* And now we come to what is possibly JWP’s biggest show ever- the Thunder Queen Battle! I actually reviewed the Main Event early last year, as it’s one of the most famous bouts in Joshi history- an 8-Person Tag Team Iron Woman Match! It’s one of those things that’s just ***** or you’re wrong and that’s that- it’s that good. But hey! There’s OTHER matches on the card, too! Every match on here features JWP’s stars in a “home field advantage” show against AJW stars- still big business as this was a brand-new thing. Everything on here is a never-before-seen spectacle as a result, drawing a lot of attention.

Everyone comes out for the match announcements to start the show, mixing up business casual (Ito, Minami), “Fashionable Teenager” (Sakie), ’90s skateboarder (Hotta), “Peter Griffin” (Aja), or just “company t-shirt and shorts” (most JWP wrestlers). Whatever Ito says cracks up everybody, while Minami positively TOWERS over people in the most 1980s suit ever- a red business top with huge shoulder pads and stark-white pants. JWP’s rookies (Candy & Sumio) look positively terrified to be doing promos in front of a live crowd- their eyes are wide as dinner plates. Aja & Kansai get the biggest reactions- it’s weird to see Kansai kind of smiling and snarking given how serious she normally is.

“TL;DR- Why Should I Care?”: Pretty much every Joshi fan automatically gives the main event *****, and it’s the most unique, once-only match stipulation I’ve ever seen. And there’s another **** match in the middle! Otherwise, it’s good old-fashioned interpromotional mayhem, with a lot of one-time-only matches.

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Joshi Spotlight: AJW/JWP “I Know You”

JOSHI SPOTLIGHT- JWP (vs) AJW- “I Know You”:
01.12.1992, Tokyo Ota-ku Taiikukan
– This YouTube video is taken from a JWP video with mostly clipped matches, two huge bouts, and some surrounding nonsense afterwards. This actually matches Dream Rush from a week ago slightly, in that it’s got the triumphant coronation of an Ace champion… but is the sub-main event to an interpromotional tag match. These interpromotional matches are SO BIG that they completely subvert the notion that the World Title matches go on last, and that’s reflected in the heat these bouts get.

Dream Rush itself was a really great card, featuring the retirement of Bison Kimura, Aja Kong finally becoming Ace of AJW by defeating Bull Nakano to end their years-long rivalry, and Manami Toyota & Toshiyo Yamada being triumphant over JWP’s Dynamite Kansai & Mayumi Ozaki in the first of their ***** trio of matches. My review here: https://blogofdoom.com/index.php/2019/09/23/joshi-spotlight-dream-rush/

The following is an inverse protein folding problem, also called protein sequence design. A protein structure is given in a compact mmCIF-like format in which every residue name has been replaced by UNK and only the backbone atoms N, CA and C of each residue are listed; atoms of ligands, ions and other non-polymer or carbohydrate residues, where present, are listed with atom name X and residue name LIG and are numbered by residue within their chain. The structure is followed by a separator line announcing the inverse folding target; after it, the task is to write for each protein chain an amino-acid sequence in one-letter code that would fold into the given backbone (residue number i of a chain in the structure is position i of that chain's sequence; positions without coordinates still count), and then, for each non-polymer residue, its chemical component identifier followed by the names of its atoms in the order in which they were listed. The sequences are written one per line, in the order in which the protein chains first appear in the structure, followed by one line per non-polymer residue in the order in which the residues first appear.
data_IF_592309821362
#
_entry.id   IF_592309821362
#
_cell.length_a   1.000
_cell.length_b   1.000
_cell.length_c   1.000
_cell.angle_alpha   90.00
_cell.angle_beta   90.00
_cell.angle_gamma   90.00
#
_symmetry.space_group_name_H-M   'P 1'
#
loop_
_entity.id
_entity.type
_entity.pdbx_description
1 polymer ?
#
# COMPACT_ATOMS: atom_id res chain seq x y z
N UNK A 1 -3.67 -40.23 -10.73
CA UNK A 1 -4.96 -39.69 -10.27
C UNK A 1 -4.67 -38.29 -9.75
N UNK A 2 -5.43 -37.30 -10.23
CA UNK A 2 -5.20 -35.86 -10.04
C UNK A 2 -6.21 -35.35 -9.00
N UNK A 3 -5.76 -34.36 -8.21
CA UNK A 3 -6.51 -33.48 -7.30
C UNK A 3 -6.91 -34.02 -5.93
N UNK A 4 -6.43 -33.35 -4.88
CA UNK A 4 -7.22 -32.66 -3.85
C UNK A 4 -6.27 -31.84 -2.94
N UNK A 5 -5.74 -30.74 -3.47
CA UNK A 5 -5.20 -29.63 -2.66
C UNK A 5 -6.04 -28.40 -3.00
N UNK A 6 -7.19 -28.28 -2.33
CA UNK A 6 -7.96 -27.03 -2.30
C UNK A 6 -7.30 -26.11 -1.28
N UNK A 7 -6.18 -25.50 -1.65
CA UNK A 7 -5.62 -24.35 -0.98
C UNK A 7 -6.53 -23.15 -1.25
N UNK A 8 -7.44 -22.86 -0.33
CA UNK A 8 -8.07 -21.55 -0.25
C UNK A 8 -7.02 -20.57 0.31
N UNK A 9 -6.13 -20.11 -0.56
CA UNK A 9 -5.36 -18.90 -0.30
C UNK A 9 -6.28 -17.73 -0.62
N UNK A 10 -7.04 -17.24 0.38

Since a lot of this is clipped, I threw on a couple of long JWP tag bouts I found as well.

“TL;DR: Why Should I Care?”: The two main matches are actually really fantastic bouts, with great heat. One of the tags at the end is really good, too! And anything where JWP & AJW wrestlers fight each other always draws a tremendous reaction.

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Joshi Spotlight: JWP Midnight Special

JOSHI SPOTLIGHT: JWP MIDNIGHT SPECIAL:
(17.08.1992)
* So I have no idea what the backstory is for this show, but this is one of the only extended shows I can find for AJW’s rival promotion, Joshi Women’s Pro-Wrestling Project, in 1992, so I figured I’d show what they were up to around this time. I believe the company has only recently split up at this point, continuing on after many women quit to form LLPW (including Shinobu Kandori, Harley Saito and others), so it’s a big show for a company that has to be a bit endangered at this point. And MAN is the setting weird- it’s like a High School gymnasium, with only four rows in the bleachers on the hard camera, and two rows on the floor on another side! Yeah, only two sides of the ring have an audience! I could literally count the paid attendance here- I’ve seen Nickelodeon Game Shows in front of more people.

This show appears nowhere on CageMatch, nor WrestlingData, so I couldn’t tell you anything else about it. Like why the YouTube video is a 2-hour show with an hour of dead air after it. Quebrada calls it “JWP Pre-Stage Studio Match” and mentions the setting as TV Asahi Studios.

“TL;DR- Why Should I Watch This?”: You get to see a whole ton of people work an ungodly amount of time in a single night- a truly remarkable case of stamina from all involved. And nearly every match is around ****.

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Joshi Spotlight: JWP Super Major Queens FLASH!

JWP SUPER MAJOR QUEENS- FLASH!:
(22.05.94)